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Journal of Oral & Facial Pain and Headache



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J Orofac Pain 32 (2018), No. 3     9. Aug. 2018
J Orofac Pain 32 (2018), No. 3  (09.08.2018)

Page 298-303

Myofascial Pain: Ultrasound Width of the Masseter Muscle
Poveda-Roda, Rafael / Moreno, Pilar / Bagán, José / Margaix, María
Aims: To determine whether subjects with temporomandibular disorders (TMD) manifesting as chronic myofascial pain (MFP) involving the masseter muscle present with significantly greater masseter muscle width, as evidenced by ultrasound, compared to individuals without MFP.
Methods: A case-control study was carried out. A total of 31 subjects presenting with MFP of the masticatory muscles involving the masseter muscle and 35 controls with TMD but no diagnosis of MFP, matched by age and sex, were included. Ultrasound was used to measure the maximum width of both masseter muscles at the intermediate point between the origin and insertion of the muscle in the light occlusal contact (LOC) position and under maximum contraction. Each side was analyzed separately. Means were compared by using single-factor analysis of variance and Mann-Whitney U test; P < .05 was considered to reflect statistical significance.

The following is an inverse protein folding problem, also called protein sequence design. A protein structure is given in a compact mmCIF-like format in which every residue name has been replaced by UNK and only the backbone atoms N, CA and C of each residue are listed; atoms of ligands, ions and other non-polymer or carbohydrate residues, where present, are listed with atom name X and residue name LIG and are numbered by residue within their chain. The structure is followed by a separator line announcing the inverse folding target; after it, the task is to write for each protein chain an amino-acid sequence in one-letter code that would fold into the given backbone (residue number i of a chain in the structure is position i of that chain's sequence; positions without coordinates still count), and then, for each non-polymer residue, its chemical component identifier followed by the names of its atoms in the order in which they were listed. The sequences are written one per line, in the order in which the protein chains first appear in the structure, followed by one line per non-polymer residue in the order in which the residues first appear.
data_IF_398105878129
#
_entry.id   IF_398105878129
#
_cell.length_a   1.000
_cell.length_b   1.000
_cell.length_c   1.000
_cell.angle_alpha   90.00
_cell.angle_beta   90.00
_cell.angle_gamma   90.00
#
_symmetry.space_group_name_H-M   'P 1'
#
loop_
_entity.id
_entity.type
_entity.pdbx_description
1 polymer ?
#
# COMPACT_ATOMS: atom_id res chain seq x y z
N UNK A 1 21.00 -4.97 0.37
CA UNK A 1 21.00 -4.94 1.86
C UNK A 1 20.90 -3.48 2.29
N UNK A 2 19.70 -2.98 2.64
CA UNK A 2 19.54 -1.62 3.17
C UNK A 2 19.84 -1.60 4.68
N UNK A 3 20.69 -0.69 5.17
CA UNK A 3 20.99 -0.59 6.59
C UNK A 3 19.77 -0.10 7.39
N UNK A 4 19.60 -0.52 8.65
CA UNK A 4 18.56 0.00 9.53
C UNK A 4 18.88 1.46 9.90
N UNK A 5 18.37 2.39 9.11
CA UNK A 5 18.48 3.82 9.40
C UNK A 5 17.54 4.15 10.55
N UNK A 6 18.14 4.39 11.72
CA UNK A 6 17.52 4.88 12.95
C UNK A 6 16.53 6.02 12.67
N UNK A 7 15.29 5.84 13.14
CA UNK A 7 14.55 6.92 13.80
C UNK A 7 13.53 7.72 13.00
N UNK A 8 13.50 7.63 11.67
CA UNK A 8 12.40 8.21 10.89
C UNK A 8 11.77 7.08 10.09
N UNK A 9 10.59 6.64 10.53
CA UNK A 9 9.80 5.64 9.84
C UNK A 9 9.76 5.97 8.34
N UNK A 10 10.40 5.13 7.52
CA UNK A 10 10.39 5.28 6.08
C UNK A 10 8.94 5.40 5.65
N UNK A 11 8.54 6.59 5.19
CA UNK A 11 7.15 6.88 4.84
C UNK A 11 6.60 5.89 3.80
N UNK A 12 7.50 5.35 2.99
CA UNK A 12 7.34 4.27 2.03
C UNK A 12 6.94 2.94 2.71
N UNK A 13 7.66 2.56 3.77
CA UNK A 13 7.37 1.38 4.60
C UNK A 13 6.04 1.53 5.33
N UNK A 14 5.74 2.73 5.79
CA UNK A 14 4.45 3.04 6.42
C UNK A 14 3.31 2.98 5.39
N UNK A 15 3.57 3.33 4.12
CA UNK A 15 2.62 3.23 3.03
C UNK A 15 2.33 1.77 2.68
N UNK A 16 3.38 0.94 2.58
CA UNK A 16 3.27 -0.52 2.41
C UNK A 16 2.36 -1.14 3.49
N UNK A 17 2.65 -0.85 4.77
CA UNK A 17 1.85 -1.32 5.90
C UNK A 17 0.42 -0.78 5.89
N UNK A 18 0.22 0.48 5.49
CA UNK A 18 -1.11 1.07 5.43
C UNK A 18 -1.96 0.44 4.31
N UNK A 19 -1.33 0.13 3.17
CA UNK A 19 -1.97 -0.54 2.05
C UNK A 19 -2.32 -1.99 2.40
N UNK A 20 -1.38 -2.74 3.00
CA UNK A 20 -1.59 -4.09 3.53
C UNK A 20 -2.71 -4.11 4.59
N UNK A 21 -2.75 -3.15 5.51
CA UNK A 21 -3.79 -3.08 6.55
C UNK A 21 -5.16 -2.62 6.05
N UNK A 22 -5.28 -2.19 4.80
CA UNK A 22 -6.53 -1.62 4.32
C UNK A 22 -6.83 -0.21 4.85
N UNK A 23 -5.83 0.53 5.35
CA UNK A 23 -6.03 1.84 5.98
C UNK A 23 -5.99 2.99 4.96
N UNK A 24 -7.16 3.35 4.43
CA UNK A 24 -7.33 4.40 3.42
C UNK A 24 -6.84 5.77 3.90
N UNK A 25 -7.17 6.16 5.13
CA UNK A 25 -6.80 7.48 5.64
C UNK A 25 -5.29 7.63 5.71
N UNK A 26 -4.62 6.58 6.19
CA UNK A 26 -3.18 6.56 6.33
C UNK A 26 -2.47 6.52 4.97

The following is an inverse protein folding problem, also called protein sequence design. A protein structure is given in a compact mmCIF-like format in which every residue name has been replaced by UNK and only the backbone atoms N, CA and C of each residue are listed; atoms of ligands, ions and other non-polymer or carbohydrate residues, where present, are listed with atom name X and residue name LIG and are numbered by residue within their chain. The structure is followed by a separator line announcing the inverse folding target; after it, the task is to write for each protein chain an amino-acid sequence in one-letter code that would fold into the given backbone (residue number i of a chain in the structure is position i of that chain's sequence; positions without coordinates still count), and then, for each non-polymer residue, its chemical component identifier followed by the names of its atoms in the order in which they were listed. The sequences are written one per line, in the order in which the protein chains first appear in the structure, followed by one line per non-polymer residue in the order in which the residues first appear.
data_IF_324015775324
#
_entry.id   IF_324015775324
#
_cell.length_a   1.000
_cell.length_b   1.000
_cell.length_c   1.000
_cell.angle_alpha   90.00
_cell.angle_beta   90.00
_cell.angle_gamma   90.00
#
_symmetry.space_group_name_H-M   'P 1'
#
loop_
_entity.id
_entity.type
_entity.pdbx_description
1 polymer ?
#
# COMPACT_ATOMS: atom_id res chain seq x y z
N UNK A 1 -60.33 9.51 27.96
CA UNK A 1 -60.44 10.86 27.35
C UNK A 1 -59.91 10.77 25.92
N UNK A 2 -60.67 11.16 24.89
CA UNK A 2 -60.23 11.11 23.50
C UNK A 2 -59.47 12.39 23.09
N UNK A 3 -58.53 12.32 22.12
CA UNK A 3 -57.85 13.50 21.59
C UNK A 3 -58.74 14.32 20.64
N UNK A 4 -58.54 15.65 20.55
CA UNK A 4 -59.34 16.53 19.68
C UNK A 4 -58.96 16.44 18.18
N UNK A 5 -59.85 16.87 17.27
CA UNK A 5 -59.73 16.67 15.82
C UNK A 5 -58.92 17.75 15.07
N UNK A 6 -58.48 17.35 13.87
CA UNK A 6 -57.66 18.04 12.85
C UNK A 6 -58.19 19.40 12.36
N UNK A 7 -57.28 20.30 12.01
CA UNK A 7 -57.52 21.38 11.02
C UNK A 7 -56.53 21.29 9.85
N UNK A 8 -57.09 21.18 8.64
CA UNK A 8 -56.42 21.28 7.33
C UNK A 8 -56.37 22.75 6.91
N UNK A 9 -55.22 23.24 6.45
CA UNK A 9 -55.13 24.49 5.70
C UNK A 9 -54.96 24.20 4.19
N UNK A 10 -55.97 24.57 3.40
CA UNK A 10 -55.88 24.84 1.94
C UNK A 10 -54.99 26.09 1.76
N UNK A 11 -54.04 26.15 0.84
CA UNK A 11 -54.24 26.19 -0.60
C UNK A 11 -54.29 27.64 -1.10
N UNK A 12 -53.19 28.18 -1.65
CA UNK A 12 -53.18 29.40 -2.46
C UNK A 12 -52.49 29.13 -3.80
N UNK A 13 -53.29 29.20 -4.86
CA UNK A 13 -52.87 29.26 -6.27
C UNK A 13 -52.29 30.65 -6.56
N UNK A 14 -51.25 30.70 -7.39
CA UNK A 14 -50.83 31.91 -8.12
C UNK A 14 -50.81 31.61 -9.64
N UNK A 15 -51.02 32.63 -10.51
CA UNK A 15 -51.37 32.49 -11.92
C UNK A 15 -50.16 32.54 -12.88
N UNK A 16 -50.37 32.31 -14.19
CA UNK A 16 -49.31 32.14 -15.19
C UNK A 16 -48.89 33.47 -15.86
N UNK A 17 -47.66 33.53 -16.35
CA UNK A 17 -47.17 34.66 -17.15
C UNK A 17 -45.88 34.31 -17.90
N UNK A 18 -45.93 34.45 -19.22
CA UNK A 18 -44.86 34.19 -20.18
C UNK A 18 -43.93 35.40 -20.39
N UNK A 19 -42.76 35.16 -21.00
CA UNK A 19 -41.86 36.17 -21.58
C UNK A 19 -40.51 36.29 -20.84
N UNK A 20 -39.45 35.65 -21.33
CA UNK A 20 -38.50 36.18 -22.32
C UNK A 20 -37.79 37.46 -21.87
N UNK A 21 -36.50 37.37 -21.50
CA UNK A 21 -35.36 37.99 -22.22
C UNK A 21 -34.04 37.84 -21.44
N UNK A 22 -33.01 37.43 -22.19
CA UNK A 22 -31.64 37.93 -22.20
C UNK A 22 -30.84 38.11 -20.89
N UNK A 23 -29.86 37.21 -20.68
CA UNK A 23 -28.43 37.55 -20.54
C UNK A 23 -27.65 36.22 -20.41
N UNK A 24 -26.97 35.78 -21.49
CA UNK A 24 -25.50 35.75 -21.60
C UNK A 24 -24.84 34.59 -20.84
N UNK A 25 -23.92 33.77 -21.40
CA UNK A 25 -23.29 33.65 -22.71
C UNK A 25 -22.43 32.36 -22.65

Results: In the study group, the right masseter muscle had a mean ± standard deviation width of 8.6 ± 1.8 mm under LOC (controls: 8.6 ± 1.6 mm; P = .85) and 11.5 ± 2.1 mm under maximum contraction (controls: 11.7 ± 1.9 mm; P = .86). The analagous measures in the left masseter muscle were 8.6 ± 1.6 mm under LOC (controls: 8.2 ± 1.5 mm; P = .42) and 11.3 ± 1.8 mm under maximum contraction (controls: 11.5 ± 1.8 mm) (P = .79), respectively. The increase in width of the right masseter muscle was 2.9 ± 2.1 mm (controls: 3.1 ± 1.2 mm; P = .67) in absolute terms and 1.4 ± 0.3 mm (controls: 1.4 ± 0.2 mm; P = .91) in relative values (width at maximum contraction/LOC width). In the case of the left masseter muscle, the respective values were 2.8 ± 1.7 mm (controls: 3.2 ± 0.9 mm; P = .25) and 1.3 ± 0.2 mm (controls: 1.4 ± 0.1 mm; P = .32).
Conclusion: There were no statistically significant differences in masseter muscle width between MFP subjects and control subjects under LOC conditions or maximum contraction. The increase in width under maximum contraction was likewise not significantly different between the groups.

Keywords: chronic pain, masseter, myofascial pain, ultrasound